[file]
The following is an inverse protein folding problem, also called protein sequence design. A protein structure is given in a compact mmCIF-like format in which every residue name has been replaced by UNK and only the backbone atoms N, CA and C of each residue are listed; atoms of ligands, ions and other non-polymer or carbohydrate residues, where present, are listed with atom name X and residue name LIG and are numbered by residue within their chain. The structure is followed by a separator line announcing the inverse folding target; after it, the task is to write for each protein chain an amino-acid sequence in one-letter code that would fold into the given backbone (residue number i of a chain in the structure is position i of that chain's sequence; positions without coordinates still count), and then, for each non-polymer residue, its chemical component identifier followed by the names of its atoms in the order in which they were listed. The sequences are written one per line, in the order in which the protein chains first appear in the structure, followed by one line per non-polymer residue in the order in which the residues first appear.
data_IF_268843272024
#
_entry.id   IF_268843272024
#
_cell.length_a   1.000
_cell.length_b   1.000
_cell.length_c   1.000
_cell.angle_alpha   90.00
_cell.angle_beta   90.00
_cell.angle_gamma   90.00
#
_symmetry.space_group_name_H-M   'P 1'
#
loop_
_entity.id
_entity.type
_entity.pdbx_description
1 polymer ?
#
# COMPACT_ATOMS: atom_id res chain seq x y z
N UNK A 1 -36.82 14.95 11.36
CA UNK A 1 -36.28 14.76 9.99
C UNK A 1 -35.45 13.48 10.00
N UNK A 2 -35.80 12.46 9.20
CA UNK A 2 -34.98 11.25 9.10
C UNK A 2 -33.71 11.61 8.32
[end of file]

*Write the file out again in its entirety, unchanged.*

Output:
The following is an inverse protein folding problem, also called protein sequence design. A protein structure is given in a compact mmCIF-like format in which every residue name has been replaced by UNK and only the backbone atoms N, CA and C of each residue are listed; atoms of ligands, ions and other non-polymer or carbohydrate residues, where present, are listed with atom name X and residue name LIG and are numbered by residue within their chain. The structure is followed by a separator line announcing the inverse folding target; after it, the task is to write for each protein chain an amino-acid sequence in one-letter code that would fold into the given backbone (residue number i of a chain in the structure is position i of that chain's sequence; positions without coordinates still count), and then, for each non-polymer residue, its chemical component identifier followed by the names of its atoms in the order in which they were listed. The sequences are written one per line, in the order in which the protein chains first appear in the structure, followed by one line per non-polymer residue in the order in which the residues first appear.
data_IF_268843272024
#
_entry.id   IF_268843272024
#
_cell.length_a   1.000
_cell.length_b   1.000
_cell.length_c   1.000
_cell.angle_alpha   90.00
_cell.angle_beta   90.00
_cell.angle_gamma   90.00
#
_symmetry.space_group_name_H-M   'P 1'
#
loop_
_entity.id
_entity.type
_entity.pdbx_description
1 polymer ?
#
# COMPACT_ATOMS: atom_id res chain seq x y z
N UNK A 1 -36.82 14.95 11.36
CA UNK A 1 -36.28 14.76 9.99
C UNK A 1 -35.45 13.48 10.00
N UNK A 2 -35.80 12.46 9.20
CA UNK A 2 -34.98 11.25 9.10
C UNK A 2 -33.71 11.61 8.32